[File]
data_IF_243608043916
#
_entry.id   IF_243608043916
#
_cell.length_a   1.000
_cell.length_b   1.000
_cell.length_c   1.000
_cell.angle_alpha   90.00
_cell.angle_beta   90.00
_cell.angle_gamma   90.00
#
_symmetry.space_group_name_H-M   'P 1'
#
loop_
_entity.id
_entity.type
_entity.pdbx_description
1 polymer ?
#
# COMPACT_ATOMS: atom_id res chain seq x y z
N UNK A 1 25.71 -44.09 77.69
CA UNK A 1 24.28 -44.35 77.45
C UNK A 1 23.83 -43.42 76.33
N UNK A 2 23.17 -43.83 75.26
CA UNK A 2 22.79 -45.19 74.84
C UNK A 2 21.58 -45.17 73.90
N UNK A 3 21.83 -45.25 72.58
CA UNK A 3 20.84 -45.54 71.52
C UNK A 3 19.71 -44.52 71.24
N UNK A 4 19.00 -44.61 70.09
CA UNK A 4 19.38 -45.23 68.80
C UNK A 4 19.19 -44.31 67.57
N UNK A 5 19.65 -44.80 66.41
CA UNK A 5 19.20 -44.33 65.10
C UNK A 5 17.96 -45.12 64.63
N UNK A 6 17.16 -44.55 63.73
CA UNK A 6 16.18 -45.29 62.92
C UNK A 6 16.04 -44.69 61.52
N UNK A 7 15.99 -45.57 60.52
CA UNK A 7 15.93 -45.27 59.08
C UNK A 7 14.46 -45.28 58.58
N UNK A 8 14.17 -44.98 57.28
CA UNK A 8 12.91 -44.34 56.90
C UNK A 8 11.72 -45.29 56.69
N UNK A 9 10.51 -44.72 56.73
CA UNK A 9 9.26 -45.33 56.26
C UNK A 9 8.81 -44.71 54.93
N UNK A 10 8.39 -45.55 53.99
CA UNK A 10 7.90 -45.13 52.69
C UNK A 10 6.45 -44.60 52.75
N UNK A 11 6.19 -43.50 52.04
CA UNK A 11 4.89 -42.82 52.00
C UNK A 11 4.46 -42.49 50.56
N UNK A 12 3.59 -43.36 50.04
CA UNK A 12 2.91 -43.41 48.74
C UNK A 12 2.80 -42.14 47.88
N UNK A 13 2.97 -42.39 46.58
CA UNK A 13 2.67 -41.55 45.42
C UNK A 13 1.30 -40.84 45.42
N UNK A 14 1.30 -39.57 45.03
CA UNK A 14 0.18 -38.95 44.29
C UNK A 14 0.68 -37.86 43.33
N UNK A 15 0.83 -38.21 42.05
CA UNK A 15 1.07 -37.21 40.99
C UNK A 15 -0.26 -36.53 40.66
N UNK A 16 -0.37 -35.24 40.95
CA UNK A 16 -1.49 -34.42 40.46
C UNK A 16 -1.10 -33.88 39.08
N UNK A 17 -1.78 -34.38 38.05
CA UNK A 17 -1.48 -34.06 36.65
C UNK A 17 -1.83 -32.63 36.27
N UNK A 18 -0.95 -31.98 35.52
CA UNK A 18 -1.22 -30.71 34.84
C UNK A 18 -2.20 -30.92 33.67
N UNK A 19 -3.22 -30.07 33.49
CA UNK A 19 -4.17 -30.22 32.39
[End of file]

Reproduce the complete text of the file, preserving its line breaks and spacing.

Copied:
data_IF_243608043916
#
_entry.id   IF_243608043916
#
_cell.length_a   1.000
_cell.length_b   1.000
_cell.length_c   1.000
_cell.angle_alpha   90.00
_cell.angle_beta   90.00
_cell.angle_gamma   90.00
#
_symmetry.space_group_name_H-M   'P 1'
#
loop_
_entity.id
_entity.type
_entity.pdbx_description
1 polymer ?
#
# COMPACT_ATOMS: atom_id res chain seq x y z
N UNK A 1 25.71 -44.09 77.69
CA UNK A 1 24.28 -44.35 77.45
C UNK A 1 23.83 -43.42 76.33
N UNK A 2 23.17 -43.83 75.26
CA UNK A 2 22.79 -45.19 74.84
C UNK A 2 21.58 -45.17 73.90
N UNK A 3 21.83 -45.25 72.58
CA UNK A 3 20.84 -45.54 71.52
C UNK A 3 19.71 -44.52 71.24
N UNK A 4 19.00 -44.61 70.09
CA UNK A 4 19.38 -45.23 68.80
C UNK A 4 19.19 -44.31 67.57
N UNK A 5 19.65 -44.80 66.41
CA UNK A 5 19.20 -44.33 65.10
C UNK A 5 17.96 -45.12 64.63
N UNK A 6 17.16 -44.55 63.73
CA UNK A 6 16.18 -45.29 62.92
C UNK A 6 16.04 -44.69 61.52
N UNK A 7 15.99 -45.57 60.52
CA UNK A 7 15.93 -45.27 59.08
C UNK A 7 14.46 -45.28 58.58
N UNK A 8 14.17 -44.98 57.28
CA UNK A 8 12.91 -44.34 56.90
C UNK A 8 11.72 -45.29 56.69
N UNK A 9 10.51 -44.72 56.73
CA UNK A 9 9.26 -45.33 56.26
C UNK A 9 8.81 -44.71 54.93
N UNK A 10 8.39 -45.55 53.99
CA UNK A 10 7.90 -45.13 52.69
C UNK A 10 6.45 -44.60 52.75
N UNK A 11 6.19 -43.50 52.04
CA UNK A 11 4.89 -42.82 52.00
C UNK A 11 4.46 -42.49 50.56
N UNK A 12 3.59 -43.36 50.04
CA UNK A 12 2.91 -43.41 48.74
C UNK A 12 2.80 -42.14 47.88
N UNK A 13 2.97 -42.39 46.58
CA UNK A 13 2.67 -41.55 45.42
C UNK A 13 1.30 -40.84 45.42
N UNK A 14 1.30 -39.57 45.03
CA UNK A 14 0.18 -38.95 44.29
C UNK A 14 0.68 -37.86 43.33
N UNK A 15 0.83 -38.21 42.05
CA UNK A 15 1.07 -37.21 40.99
C UNK A 15 -0.26 -36.53 40.66
N UNK A 16 -0.37 -35.24 40.95
CA UNK A 16 -1.49 -34.42 40.46
C UNK A 16 -1.10 -33.88 39.08
N UNK A 17 -1.78 -34.38 38.05
CA UNK A 17 -1.48 -34.06 36.65
C UNK A 17 -1.83 -32.63 36.27
N UNK A 18 -0.95 -31.98 35.52
CA UNK A 18 -1.22 -30.71 34.84
C UNK A 18 -2.20 -30.92 33.67
N UNK A 19 -3.22 -30.07 33.49
CA UNK A 19 -4.17 -30.22 32.39